Competition 101: Read this before you quit your show.


So you have been prepping for your show and right now you want to quit.

Trust me I have been there!  If you discover that competing isn’t for you, I get it. Maybe you are on the fence. Maybe you need some tough love and strategies. 

First of all, during prep, there are a lot of emotions.  Being a competitive body builder is hard. It’s HARD. It doesn’t matter if you’re bikini, figure or body building, it’s incredibly demanding.  That is what sets us apart from fitness seekers.

Reasons you might find yourself wanting to quit.
1. Restricted dieting.
As you get further into prep, the food gets harder. Even doing flexible dieting you still have to be leaning and that means eating less.
I typically question why I ever started competing when I see people leaving Quik Trip with bags of treats. What did I do? They look happy. I am dying. Sometimes I actually get angry!

2. Schedule:  Contest prep training schedule is very demanding.  We all have to work, tend to our families and obligations.  I am up sometimes at 3:30am for my workouts. Many people have to carve out the time to make it happen.  It can be very overwhelming and exhausting.

3.  Fear of not making it. I usually quit 3 or 4 times per prep. The worst times are at about 5 weeks out. I lose it.  I just know I won’t make it. It’s not worth it. I’m hungry. I’m tired. I’m sick of whatever.  Then I cry and refocus.   I also freak out when I get my new suit and it doesn’t fit.  About 3 weeks out I break down in the gym and cry then I get my eye of the tiger back.   So much of prep is mental.  We all already know how to lift.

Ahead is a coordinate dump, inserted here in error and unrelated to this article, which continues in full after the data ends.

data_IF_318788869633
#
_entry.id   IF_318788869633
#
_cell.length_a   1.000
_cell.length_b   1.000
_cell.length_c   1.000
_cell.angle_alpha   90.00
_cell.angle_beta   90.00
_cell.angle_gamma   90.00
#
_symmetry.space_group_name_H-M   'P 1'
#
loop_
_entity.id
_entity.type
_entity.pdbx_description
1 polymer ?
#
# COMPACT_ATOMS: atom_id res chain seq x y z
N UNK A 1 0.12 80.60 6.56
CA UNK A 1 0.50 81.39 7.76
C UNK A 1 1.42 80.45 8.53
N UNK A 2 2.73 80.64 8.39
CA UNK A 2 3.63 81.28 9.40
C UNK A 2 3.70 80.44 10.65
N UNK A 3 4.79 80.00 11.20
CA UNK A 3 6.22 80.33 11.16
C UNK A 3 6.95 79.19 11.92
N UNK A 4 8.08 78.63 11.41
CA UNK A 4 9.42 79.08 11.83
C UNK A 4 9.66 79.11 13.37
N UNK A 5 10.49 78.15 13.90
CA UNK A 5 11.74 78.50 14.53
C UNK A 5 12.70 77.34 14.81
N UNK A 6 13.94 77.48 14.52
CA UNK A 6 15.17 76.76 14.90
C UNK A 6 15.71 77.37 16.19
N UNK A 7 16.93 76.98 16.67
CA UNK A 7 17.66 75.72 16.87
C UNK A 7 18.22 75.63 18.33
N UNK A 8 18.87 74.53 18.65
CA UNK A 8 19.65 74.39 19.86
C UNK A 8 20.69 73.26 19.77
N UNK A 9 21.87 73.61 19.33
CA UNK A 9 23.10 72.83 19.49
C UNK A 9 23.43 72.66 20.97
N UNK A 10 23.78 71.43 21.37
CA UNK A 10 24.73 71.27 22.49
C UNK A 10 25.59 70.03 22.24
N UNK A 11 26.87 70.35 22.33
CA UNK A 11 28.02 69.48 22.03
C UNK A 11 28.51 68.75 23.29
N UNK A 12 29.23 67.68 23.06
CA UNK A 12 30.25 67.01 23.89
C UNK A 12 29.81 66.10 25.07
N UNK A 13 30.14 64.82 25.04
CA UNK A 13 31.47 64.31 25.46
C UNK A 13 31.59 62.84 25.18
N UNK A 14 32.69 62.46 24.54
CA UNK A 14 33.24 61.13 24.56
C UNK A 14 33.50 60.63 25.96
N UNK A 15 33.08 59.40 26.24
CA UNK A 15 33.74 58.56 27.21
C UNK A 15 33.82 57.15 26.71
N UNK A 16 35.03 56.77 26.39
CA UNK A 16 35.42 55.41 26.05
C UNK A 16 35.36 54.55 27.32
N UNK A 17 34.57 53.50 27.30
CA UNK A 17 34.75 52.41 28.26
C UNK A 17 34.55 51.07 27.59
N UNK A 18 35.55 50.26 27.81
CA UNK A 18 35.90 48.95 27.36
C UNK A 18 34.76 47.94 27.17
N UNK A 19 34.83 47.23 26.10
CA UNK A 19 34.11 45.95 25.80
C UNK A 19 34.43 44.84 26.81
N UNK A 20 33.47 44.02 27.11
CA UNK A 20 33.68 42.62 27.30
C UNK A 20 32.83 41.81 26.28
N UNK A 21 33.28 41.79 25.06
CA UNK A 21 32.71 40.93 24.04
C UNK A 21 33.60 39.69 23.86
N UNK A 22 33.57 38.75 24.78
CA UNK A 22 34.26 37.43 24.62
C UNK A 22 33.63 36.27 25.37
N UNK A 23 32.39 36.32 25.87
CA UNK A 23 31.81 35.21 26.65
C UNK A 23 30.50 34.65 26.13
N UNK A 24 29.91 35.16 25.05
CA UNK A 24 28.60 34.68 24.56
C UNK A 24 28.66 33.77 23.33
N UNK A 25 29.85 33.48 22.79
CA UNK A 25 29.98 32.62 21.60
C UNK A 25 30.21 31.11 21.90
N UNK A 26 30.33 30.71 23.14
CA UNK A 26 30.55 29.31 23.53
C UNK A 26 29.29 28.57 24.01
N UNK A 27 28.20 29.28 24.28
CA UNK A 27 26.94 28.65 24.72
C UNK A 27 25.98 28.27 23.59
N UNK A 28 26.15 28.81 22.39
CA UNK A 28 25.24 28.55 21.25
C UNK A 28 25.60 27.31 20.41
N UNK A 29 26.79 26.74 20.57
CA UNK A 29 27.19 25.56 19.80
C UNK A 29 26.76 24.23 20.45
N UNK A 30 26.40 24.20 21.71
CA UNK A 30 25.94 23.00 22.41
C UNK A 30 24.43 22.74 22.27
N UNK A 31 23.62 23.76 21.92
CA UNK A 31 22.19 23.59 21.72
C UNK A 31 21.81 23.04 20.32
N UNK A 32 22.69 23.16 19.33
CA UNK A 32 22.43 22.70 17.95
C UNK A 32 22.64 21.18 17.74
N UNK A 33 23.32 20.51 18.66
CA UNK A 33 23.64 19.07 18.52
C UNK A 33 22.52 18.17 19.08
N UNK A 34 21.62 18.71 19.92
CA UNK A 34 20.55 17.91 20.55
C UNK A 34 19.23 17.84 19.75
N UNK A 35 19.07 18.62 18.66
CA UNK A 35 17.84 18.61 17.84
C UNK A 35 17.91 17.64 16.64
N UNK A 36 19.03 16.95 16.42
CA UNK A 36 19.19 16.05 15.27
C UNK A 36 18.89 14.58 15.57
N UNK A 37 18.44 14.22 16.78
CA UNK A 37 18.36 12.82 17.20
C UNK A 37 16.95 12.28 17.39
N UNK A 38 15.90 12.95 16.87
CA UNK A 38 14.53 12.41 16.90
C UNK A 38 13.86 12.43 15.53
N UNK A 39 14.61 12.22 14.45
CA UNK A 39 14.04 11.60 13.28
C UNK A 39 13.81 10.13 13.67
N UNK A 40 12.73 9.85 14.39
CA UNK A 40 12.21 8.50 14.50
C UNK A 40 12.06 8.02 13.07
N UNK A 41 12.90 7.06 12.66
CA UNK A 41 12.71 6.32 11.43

4. Negativity from those who are close to us.
When others question you, it’s easy to question yourself.  Frankly, body building is a lonely sport. You often train alone, eat alone.  If your friends/family are critical or not understanding it is very hard to sustain the drive to succeed.

Let’s just say.. the bloom has fallen off the rose.

5. Derail
If you end up having a weak moment and derail, that may cause you to want to quit altogether.

I want to share with you some things that helped me considerably in my preps.  Let me explain how they were different.

My first show prep was adrenaline driven. The show was ALL I thought about. It was  my everything. I had zero balance. I feel like this is common with a lot of competitors in their first show. It’s actually pretty awesome. It doesn’t mean it isn’t grueling, or you aren’t hungry. It’s just different.
Stepping on stage after that prep is a high I cannot begin to explain.

Subsequent preps I try to do with more purpose. I work hard in off season to bring up lagging parts, improve my physique each time. Prep is now very different.

Thank you for this!

I, in fact have a love/hate relationship with prep.   I think it’s incredibly grueling  and requires much more focus and strategies than adrenaline.

Mistake number one
I don’t want to be perfect. I want to eat. Ice cream is all I can think about.. Why am I doing this?  
 Do NOT throw everything away for a cupcake. If you are truly, at wits end because of the food, try to find something in your macros that will feel treat like.  What I know is after a free-for-all food binge, many clients suffer with remorse.  A weak moment can wreck your prep mentally! Trust me.     Problem solve! Talk to your coach.


A betchy word about discipline and commitment and being elite.